In times of death, coming together allows many people to grieve but due to the pandemic, funeral homes have shifted the way services are performed and people are changing the way they grieve.
Trevor McCall, president of McCall Gardens, says Victoria isn’t “what you’d call a very traditional market,” with many residents opting for celebrations of life – which he says is more of a social gathering with food and drink – instead of a funeral.
“Coming together during a tragedy or a death and getting the support of others during that time is so important for the mental well-being,” he says. “Hugs are so important and right now hugs can’t happen.”
Since the pandemic hit, McCall says a number of changes have been made to the way services are delivered, most notable is the limit on the number of people allowed to attend.
In addition to the 40 person limit, most services are being live-streamed for those who can’t be there physically and catering services have been stopped.
McCall says a number of families have opted to postpone their family member’s service until they’re able to have more than the 40 person limit.
“One of the families I served, [one person] made a comment – there’s no good time to die, but to die during COVID-19 is by far the worst time,” he says.
Ryan Mclane with First Memorial Funeral Services, says they’ve made similar shifts in regards to capacity and virtual services. Mclane says work is being done now to allow for people to call into zoom and have their faces show up on a screen during the service, along with implementing food boxes in place of catering services.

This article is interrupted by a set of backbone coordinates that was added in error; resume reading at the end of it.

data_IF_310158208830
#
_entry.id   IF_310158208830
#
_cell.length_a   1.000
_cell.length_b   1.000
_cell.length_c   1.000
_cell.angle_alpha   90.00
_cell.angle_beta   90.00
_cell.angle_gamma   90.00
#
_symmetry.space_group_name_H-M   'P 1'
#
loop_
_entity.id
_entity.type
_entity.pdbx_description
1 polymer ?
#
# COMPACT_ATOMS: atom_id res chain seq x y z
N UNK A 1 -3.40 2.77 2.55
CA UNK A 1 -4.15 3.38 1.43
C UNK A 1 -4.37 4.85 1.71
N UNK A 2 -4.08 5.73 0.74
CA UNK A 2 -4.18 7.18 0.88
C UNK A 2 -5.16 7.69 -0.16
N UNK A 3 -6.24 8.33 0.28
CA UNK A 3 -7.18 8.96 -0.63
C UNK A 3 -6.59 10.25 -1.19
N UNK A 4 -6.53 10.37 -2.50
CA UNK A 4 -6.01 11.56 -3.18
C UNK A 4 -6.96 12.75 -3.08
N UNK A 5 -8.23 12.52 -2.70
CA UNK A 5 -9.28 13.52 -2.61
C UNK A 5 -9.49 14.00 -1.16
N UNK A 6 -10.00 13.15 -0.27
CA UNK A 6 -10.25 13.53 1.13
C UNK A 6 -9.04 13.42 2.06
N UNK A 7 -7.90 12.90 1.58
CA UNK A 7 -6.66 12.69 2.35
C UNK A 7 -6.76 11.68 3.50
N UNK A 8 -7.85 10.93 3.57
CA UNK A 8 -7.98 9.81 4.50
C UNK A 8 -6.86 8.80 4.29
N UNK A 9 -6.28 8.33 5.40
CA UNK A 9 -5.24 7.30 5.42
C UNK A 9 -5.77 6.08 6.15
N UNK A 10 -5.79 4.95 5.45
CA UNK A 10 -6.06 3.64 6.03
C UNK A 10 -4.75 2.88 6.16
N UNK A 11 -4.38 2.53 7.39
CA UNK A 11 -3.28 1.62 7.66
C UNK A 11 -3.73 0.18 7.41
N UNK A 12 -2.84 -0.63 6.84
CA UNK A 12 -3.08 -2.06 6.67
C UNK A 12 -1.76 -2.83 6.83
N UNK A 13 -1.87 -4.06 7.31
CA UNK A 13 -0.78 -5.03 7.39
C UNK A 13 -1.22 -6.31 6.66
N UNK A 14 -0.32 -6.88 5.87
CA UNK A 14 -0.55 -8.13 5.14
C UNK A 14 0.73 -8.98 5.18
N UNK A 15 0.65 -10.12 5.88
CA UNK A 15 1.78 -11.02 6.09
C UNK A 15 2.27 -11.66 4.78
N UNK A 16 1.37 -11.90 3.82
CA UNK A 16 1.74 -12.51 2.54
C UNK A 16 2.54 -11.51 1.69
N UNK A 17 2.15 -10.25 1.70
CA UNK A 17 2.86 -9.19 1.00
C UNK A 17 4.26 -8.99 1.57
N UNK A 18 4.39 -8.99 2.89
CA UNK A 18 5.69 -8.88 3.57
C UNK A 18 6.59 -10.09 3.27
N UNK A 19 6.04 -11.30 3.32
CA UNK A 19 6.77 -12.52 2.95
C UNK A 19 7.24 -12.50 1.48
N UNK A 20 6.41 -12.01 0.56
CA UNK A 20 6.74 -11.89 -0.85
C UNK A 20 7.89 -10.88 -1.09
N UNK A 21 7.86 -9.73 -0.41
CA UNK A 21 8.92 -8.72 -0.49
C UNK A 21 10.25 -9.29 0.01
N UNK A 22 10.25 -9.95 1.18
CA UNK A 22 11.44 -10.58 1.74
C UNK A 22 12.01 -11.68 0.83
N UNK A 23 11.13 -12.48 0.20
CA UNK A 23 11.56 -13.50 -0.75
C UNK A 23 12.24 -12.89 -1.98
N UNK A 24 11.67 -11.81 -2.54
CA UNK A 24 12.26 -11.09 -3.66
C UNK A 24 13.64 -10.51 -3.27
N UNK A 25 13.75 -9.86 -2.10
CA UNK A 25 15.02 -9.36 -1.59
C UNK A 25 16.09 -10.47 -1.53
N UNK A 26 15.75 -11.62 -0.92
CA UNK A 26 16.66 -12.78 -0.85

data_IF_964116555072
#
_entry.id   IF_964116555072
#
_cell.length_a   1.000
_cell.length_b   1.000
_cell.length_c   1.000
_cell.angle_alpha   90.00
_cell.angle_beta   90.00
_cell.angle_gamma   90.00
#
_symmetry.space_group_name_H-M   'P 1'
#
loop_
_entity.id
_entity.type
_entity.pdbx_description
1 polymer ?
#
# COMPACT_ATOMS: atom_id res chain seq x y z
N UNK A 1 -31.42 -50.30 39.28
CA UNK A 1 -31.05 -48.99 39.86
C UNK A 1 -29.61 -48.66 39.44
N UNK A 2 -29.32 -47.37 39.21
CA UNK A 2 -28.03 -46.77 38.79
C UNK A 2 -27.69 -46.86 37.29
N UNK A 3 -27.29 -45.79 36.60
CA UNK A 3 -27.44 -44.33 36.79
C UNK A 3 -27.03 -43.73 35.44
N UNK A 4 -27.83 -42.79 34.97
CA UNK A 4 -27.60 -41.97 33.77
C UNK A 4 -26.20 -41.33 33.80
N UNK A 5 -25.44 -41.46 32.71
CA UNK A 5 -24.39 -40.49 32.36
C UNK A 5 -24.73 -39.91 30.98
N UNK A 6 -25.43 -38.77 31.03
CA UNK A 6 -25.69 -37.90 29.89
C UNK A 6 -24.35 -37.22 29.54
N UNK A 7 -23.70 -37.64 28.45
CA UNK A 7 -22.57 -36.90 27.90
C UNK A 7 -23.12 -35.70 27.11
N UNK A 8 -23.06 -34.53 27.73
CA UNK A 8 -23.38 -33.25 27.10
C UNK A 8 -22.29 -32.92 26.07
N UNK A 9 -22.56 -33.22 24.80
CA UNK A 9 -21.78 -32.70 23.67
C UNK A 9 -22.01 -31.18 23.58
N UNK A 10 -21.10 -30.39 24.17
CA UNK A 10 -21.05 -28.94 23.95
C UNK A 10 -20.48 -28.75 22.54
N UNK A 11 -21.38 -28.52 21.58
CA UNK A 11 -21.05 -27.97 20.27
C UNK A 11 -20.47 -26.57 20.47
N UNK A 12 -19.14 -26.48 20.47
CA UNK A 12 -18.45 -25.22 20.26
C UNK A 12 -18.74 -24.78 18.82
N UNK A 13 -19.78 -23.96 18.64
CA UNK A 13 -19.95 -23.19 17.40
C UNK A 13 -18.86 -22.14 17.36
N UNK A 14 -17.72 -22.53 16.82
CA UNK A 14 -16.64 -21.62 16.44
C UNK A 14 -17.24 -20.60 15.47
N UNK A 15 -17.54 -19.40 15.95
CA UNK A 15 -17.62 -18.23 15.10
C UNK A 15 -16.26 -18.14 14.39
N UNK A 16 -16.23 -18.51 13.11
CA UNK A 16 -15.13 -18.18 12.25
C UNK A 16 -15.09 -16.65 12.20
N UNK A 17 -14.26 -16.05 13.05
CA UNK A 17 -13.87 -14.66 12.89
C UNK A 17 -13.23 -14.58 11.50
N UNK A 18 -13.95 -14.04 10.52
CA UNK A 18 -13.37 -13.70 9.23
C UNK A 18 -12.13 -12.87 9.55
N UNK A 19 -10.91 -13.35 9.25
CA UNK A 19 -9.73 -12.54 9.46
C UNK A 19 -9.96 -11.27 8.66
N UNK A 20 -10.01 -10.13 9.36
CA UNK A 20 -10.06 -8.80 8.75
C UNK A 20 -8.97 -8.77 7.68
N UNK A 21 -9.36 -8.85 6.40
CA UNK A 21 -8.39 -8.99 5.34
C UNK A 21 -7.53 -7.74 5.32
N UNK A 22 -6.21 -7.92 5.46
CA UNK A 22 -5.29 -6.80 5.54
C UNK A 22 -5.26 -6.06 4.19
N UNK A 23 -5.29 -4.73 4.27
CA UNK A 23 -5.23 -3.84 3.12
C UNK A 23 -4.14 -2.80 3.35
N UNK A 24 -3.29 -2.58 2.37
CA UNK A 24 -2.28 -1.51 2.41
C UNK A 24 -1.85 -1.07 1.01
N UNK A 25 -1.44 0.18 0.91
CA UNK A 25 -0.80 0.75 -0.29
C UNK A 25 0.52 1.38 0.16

“Gone are the days where people walked up to a buffet table and shared a conversation about the deceased,” he says.
Staff at Dignity Memorial also wear masks and created new name tags that show a picture of the person’s face. “Sometimes it’s the facial expressions that show support and all you have to speak to the family now is your eyes and your words.”
Laura Van Sprand, manager of Sands Victoria Funeral Chapel, says technology has helped bring people together throughout the pandemic but especially in times of grief.
Along with live streaming services, people are being screened at the door and are asked to arrive in staggered times to protect guests and staff.
“The hardest part for us at the funeral home, is having the bereaved leave without the supportive hugs we have all become so accustomed to giving,” she says. “Everyone is so understanding and we show our support through heartfelt looks and kind gestures.”
Catherine Costigan, professor of psychology at the University of Victoria, says it’s important to have something that marks the passing of a loved one, although it might not be a traditional ceremony.
“[People need] something that allows the person the time and opportunity to honor the relationship that has been lost, and have some kind of concrete marker of this important life transition.”
She adds that while grieving is already an isolating process, the pandemic can make people feel “isolation on top of isolation.” Costigan recommends finding other ways to connect with loved ones during this challenging time such as letters, social media, or phone and video chats.
“To process some of that loss, even if it can’t be done in person, is as important as ever so, the challenge is to not let the current circumstance eliminate the ability to share with others in the grieving process,” she says.
As of the morning of May 25, Vancouver Island has confirmed 127 cases of COVID-19 and has seen 121 people recover from the virus. Five people have died, and though 25 have been hospitalized, only one person remains in hospital care.